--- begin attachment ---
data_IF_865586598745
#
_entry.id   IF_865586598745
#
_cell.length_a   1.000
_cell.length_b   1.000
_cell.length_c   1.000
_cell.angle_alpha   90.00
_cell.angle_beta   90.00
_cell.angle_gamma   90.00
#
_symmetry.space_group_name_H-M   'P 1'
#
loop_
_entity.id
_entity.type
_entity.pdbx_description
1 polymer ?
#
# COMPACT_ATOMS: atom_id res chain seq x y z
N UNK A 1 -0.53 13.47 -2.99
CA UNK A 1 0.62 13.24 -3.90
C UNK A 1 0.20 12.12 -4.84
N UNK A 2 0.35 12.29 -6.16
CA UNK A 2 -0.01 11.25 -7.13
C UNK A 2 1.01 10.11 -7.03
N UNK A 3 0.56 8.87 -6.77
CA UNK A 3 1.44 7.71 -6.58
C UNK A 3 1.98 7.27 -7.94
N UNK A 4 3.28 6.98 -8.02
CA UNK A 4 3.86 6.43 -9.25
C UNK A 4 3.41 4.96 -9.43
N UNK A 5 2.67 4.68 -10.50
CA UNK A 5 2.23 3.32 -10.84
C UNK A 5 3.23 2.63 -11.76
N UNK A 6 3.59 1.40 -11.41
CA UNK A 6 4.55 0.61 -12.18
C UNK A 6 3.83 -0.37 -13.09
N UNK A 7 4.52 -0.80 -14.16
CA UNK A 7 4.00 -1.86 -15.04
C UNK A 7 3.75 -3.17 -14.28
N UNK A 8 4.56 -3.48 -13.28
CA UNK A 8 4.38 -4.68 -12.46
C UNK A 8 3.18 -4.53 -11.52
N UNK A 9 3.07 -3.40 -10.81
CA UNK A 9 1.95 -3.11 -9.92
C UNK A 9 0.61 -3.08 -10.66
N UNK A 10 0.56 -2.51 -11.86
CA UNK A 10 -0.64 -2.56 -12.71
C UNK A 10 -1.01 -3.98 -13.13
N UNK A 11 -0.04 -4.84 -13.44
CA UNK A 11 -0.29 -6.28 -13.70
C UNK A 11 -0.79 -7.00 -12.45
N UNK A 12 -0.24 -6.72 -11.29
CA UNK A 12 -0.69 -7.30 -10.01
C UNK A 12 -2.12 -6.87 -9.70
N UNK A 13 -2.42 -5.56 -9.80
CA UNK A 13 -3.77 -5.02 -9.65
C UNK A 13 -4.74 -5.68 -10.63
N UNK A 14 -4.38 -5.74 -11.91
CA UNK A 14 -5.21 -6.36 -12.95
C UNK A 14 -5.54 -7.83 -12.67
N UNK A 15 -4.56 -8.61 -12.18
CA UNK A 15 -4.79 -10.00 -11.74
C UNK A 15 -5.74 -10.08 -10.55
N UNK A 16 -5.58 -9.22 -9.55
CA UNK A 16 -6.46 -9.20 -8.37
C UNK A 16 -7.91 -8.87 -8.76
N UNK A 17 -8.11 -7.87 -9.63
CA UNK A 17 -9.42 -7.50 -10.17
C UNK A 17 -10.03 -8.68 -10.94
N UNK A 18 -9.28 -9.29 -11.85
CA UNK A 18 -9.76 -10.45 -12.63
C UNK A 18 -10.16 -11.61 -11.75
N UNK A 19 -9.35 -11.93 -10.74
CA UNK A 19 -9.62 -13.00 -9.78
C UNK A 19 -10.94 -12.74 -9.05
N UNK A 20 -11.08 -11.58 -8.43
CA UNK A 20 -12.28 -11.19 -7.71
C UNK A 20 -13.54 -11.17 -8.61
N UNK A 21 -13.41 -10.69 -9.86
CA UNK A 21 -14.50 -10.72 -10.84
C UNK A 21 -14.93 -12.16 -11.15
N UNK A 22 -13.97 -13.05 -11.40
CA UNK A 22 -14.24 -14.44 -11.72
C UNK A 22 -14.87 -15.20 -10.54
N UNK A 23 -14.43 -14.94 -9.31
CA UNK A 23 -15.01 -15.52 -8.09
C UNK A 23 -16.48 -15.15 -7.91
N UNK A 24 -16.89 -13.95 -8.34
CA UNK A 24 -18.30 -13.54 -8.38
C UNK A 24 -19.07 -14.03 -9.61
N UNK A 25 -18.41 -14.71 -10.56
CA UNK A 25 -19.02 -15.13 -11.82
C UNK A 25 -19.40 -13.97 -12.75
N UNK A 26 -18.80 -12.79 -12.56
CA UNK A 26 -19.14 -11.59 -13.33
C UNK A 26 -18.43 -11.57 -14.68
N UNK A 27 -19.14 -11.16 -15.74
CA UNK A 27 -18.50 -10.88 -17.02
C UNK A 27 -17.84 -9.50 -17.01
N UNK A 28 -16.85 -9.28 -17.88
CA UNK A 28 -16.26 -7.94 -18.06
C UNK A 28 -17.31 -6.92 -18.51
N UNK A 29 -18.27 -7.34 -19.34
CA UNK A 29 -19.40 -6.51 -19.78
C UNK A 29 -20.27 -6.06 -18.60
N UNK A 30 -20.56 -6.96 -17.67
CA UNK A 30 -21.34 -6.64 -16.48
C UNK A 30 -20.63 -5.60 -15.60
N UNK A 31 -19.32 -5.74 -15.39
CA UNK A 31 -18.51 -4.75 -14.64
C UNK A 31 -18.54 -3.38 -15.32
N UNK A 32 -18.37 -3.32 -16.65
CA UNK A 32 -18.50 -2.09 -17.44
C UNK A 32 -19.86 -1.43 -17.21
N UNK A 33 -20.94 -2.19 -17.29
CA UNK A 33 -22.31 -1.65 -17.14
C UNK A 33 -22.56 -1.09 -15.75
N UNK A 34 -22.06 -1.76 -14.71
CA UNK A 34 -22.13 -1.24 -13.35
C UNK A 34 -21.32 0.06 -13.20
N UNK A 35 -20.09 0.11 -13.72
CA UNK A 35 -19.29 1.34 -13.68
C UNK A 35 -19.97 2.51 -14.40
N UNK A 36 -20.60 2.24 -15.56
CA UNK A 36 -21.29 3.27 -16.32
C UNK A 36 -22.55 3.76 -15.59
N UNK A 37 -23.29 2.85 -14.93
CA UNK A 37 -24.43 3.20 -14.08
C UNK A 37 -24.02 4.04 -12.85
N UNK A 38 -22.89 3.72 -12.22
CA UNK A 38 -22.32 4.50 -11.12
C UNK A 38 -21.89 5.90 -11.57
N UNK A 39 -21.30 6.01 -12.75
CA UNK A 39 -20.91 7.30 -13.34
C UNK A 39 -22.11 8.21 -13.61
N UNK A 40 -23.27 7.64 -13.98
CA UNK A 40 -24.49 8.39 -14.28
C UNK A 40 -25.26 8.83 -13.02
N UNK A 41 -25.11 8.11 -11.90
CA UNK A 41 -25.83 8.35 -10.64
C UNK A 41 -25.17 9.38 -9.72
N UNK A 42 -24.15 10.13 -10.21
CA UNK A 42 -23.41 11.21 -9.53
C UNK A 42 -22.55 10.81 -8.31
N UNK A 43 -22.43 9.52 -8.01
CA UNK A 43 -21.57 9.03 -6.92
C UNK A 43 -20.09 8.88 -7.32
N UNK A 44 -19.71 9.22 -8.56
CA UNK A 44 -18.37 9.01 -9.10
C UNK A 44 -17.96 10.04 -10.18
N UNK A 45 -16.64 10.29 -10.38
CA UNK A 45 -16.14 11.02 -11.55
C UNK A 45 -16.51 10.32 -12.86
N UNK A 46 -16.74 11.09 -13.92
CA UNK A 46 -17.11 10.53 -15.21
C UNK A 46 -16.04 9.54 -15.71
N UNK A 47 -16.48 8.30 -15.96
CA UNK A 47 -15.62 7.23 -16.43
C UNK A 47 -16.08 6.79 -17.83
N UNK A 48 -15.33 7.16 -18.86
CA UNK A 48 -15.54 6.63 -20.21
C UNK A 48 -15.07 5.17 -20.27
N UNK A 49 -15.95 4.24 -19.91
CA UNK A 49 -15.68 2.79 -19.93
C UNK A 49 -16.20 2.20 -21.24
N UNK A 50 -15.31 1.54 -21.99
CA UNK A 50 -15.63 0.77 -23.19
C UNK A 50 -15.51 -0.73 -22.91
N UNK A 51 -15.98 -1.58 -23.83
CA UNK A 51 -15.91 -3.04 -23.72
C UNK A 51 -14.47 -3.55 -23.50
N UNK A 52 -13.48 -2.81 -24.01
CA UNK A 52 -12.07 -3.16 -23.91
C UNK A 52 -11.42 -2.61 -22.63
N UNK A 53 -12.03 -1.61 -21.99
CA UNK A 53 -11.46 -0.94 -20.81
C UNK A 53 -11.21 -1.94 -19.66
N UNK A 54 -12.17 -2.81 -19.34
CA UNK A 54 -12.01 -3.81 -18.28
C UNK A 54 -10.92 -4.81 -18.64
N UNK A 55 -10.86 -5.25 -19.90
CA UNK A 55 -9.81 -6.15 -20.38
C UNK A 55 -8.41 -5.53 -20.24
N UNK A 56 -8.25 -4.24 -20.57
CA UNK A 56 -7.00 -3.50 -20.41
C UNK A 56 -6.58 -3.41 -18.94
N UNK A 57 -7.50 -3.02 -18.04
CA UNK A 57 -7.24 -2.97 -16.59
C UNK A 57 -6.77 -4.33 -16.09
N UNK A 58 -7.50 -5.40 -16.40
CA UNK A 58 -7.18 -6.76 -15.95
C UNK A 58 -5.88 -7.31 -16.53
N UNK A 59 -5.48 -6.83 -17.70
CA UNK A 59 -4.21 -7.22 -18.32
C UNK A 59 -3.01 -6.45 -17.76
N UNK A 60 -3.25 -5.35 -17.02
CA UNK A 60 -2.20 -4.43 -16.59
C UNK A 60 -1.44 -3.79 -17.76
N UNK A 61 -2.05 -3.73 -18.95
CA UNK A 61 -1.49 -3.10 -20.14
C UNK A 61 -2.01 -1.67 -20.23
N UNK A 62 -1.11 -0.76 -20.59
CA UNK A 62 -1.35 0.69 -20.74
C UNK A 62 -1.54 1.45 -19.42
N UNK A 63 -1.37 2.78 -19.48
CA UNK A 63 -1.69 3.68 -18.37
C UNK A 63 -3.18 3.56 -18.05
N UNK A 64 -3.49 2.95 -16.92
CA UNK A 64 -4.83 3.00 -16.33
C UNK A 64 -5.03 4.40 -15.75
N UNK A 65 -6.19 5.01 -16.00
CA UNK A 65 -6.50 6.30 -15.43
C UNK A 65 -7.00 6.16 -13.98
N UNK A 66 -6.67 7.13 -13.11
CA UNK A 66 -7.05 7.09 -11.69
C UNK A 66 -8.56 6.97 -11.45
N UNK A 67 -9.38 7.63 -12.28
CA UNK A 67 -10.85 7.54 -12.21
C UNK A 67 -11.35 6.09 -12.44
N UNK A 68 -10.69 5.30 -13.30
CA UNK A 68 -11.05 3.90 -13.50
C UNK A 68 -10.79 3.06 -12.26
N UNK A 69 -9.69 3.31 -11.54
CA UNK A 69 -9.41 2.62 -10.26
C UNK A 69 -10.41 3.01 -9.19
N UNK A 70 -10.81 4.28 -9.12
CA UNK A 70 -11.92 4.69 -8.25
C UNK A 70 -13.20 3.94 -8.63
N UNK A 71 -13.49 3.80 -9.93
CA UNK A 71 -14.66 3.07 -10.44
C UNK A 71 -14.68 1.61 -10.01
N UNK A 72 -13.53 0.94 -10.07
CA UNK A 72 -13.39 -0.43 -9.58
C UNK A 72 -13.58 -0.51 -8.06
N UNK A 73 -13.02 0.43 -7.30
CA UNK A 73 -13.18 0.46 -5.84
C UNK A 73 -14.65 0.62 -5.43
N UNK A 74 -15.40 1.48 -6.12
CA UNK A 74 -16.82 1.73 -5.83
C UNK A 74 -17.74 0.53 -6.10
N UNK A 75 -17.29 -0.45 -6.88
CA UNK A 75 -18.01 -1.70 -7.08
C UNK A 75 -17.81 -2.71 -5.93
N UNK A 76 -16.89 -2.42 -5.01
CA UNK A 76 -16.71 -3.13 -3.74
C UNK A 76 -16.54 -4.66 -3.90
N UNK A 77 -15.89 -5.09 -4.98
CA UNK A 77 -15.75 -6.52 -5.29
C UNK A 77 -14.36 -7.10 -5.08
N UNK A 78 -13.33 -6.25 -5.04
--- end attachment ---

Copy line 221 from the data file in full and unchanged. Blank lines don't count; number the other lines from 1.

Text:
C UNK A 67 -11.35 6.09 -12.44